Although the Great British Summer often doesn't result in hot temperatures there will be times when the sun does come out and workers find themselves working in hot conditions. In the UK there is no maximum temperature that a workplace is allowed to be, rather advice from the Health & Safety Executive (HSE) states "during working hours, the temperature in all workplaces inside buildings shall be reasonable". What is reasonable depends on the type of work being done (manual, office, etc) and the type of workplace (kitchen, air conditioned office, etc).
The HSE offers further guidance on workplace temperatures including details on carrying out an optional thermal comfort risk assessment if staff are unhappy with the temperature - Health and Safety Executive (HSE) - Temperature.
Generally hot weather shouldn't affect journeys to work, but occasionally in the UK there might be an impact on public transport if temperatures go over a certain level. Train companies may limit the speed of trains in case the tracks buckle which may result in the late arrival of your train. You should check with your local train company to see if speed restrictions are in place or cancellations are expected and plan accordingly.
While employers are not legally obliged to provide air conditioning in workplaces they are expected to provide reasonable temperatures. If you have air conditioning switch it on, if you have blinds or curtains use them to block out sunlight and if you're working outside wear appropriate clothing and use sun screen to protect from sunburn.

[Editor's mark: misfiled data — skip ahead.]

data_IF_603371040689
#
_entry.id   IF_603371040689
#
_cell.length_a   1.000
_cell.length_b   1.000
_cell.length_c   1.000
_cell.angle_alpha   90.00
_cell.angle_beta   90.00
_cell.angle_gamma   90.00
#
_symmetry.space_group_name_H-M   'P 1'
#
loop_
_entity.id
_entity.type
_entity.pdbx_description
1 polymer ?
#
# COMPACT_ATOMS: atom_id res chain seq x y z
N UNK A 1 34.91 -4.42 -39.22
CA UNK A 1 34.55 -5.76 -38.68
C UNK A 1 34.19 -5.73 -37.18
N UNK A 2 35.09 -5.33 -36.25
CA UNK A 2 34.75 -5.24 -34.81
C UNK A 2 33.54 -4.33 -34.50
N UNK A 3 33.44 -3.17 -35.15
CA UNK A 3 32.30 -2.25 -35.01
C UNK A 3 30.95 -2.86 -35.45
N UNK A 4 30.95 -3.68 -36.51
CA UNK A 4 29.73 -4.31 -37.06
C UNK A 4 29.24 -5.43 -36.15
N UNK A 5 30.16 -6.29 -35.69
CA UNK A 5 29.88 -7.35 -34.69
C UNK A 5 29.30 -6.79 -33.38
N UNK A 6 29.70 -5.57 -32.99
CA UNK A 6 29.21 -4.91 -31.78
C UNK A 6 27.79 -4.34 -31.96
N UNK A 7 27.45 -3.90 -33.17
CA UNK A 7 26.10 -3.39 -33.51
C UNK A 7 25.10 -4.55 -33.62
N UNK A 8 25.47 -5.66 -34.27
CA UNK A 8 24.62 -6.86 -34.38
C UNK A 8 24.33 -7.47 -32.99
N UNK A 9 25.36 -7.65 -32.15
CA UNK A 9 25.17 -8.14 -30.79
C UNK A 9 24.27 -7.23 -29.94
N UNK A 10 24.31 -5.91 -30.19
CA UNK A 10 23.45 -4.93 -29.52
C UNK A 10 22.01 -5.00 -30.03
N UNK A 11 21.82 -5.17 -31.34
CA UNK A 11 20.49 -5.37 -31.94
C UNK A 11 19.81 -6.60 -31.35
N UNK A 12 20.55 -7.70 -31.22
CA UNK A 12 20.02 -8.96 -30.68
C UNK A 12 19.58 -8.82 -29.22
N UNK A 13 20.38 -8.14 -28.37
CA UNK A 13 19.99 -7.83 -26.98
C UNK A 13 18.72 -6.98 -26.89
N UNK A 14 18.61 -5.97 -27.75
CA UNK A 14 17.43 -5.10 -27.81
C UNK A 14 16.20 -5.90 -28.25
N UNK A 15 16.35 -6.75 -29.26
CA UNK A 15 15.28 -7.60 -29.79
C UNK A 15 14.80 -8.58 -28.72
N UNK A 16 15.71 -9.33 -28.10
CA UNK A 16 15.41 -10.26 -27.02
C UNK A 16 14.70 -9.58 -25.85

It is also important to drink plenty of water and employers must provide you with suitable drinking water in the workplace. It is important to drink water regularly throughout the day and not to wait until you are thirsty as this is an indication that you are already dehydrated.
Many Muslims will fast each day from sunrise to sunset during Ramadan (Islam) as part of their faith. This includes not eating food, drinking liquids or smoking. When Ramadan falls in the summer months it can be particularly challenging as the days are longer. Employees may wish to use annual leave when observing the Ramadan rules, and employers may help by holding meetings etc. in the mornings when energy levels are higher. Where possible employers could consider a temporary change in working hours.
The hot weather can make workers feel tired and less energetic especially for those who are young, older, pregnant or those on medication. Employers may wish to give these workers, more frequent rest breaks and ensure ventilation is adequate by providing fans, or portable air cooling units.
Employers often have a Dress code in the workplace for many reasons such as health and safety, or workers may be asked to wear a uniform to communicate a corporate image. A dress code can often be used to ensure workers are dressed appropriately.
While employers are under no obligation to relax their dress code or uniform requirements during hot weather, some may allow workers to wear more casual clothes, or allow "dress down" days. This does not necessarily mean that shorts and flip flops are appropriate, rather employers may relax the rules in regards to wearing ties or suits.